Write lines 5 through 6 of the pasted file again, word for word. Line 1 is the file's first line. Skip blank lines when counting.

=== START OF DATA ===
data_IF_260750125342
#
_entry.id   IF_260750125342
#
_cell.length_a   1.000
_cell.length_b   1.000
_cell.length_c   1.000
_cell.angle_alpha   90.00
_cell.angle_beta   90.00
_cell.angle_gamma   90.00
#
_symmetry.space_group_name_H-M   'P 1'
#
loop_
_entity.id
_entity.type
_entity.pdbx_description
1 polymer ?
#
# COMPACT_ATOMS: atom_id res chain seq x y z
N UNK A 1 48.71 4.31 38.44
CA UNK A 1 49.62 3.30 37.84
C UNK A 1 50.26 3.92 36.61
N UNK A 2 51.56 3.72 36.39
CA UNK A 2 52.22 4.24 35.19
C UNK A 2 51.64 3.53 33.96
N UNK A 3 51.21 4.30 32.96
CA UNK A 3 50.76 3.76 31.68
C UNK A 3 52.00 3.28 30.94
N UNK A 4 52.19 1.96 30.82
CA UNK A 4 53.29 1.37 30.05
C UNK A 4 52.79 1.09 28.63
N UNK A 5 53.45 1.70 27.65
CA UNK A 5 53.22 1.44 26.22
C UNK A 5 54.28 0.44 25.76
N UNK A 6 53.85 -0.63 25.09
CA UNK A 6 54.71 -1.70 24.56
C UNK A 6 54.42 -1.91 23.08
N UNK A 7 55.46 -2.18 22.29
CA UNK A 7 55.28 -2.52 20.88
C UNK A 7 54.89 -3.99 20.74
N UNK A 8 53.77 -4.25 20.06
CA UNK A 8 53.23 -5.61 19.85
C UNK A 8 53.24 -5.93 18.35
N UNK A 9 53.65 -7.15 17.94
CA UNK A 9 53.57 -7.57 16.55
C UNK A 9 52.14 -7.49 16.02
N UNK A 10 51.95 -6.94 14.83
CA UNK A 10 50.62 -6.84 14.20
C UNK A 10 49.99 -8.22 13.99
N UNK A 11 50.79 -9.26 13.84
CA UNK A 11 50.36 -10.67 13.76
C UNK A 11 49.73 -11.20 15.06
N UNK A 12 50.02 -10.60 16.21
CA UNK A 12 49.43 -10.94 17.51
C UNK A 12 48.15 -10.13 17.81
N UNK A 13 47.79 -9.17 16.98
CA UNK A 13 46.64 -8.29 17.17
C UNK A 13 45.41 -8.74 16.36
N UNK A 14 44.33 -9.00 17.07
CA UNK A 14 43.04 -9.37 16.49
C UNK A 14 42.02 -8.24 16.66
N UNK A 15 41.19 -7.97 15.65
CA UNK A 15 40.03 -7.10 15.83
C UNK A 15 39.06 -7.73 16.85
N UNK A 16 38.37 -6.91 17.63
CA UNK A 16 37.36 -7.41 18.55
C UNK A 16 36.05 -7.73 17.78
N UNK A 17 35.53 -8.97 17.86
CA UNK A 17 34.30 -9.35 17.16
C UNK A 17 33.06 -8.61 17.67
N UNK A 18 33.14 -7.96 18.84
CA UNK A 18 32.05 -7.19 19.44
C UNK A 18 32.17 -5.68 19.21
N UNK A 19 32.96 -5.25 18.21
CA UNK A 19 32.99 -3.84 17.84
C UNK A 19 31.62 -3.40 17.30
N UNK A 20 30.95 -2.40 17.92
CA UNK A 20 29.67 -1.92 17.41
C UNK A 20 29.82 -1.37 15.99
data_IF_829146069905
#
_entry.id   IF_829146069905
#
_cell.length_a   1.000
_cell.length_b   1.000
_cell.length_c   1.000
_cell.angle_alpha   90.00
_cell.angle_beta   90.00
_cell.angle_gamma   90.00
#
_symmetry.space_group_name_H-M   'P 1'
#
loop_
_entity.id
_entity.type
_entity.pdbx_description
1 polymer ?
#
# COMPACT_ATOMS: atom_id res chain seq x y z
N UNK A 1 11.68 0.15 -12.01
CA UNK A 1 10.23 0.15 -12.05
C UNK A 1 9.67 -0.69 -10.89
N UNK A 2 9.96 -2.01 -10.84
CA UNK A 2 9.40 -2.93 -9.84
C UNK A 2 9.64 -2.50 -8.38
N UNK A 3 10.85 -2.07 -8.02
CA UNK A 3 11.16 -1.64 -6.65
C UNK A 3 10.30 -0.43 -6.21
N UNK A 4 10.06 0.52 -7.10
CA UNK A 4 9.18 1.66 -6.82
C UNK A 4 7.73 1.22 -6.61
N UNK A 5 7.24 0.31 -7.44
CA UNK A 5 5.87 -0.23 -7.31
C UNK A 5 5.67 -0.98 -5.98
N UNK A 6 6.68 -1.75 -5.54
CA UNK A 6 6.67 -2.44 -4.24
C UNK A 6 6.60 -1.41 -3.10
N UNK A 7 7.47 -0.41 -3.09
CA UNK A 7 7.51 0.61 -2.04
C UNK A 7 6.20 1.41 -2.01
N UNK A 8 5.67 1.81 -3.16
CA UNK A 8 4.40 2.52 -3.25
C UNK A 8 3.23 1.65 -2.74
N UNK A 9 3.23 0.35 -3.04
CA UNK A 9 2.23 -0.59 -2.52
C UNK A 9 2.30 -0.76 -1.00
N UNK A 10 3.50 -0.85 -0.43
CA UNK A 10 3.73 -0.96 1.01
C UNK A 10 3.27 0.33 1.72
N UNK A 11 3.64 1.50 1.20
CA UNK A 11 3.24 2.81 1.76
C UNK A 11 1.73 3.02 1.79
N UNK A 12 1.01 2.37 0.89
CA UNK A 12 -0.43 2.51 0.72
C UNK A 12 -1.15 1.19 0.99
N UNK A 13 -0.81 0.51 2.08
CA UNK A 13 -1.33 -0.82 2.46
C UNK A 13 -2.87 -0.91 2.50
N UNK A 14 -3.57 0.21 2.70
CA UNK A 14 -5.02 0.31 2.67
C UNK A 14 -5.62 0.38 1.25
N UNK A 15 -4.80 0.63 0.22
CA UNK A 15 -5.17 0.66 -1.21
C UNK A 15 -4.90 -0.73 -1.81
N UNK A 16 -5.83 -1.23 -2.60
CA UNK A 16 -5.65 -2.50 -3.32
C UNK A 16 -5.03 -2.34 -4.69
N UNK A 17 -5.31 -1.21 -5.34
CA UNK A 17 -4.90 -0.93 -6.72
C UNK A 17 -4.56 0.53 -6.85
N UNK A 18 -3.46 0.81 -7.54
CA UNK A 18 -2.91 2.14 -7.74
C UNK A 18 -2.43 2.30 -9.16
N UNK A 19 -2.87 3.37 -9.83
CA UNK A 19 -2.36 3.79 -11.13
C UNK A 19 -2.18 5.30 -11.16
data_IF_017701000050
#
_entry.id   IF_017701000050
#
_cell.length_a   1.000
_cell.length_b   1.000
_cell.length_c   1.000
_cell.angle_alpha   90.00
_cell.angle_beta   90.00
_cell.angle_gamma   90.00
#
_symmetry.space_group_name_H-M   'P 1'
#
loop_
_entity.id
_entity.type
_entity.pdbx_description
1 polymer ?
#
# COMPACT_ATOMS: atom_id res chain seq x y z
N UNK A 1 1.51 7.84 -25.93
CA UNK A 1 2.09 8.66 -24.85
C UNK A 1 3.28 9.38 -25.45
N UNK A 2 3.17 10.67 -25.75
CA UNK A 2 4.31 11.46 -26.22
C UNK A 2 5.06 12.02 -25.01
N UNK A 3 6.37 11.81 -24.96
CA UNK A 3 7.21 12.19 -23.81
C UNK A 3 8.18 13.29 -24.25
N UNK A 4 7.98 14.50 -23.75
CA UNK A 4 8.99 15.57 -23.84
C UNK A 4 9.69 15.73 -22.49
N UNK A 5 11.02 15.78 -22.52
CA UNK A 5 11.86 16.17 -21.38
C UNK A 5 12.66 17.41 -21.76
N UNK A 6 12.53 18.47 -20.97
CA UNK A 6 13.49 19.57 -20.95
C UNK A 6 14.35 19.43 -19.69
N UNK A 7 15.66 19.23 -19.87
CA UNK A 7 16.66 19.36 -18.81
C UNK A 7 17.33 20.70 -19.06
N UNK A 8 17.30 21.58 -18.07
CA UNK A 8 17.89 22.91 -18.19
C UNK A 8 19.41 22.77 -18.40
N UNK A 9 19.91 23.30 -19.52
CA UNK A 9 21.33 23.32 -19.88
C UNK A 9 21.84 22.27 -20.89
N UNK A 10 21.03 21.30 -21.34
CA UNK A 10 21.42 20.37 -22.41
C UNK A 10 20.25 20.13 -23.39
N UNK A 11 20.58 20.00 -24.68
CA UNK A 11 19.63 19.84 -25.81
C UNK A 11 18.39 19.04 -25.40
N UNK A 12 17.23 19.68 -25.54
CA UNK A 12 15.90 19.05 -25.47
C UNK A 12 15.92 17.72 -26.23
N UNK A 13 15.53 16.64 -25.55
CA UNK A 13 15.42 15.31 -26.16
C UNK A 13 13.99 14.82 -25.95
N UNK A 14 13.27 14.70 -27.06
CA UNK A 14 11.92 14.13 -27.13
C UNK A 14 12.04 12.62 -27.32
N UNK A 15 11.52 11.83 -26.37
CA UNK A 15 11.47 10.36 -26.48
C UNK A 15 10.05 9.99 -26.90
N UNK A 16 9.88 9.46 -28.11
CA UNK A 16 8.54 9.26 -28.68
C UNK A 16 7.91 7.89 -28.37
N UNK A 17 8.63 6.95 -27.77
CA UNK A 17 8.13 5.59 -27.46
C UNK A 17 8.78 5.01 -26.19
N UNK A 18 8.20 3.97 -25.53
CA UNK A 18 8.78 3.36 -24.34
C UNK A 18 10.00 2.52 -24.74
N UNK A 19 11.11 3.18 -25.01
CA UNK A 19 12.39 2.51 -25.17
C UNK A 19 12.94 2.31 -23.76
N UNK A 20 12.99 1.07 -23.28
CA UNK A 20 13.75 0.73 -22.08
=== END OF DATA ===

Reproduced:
_cell.length_a   1.000
_cell.length_b   1.000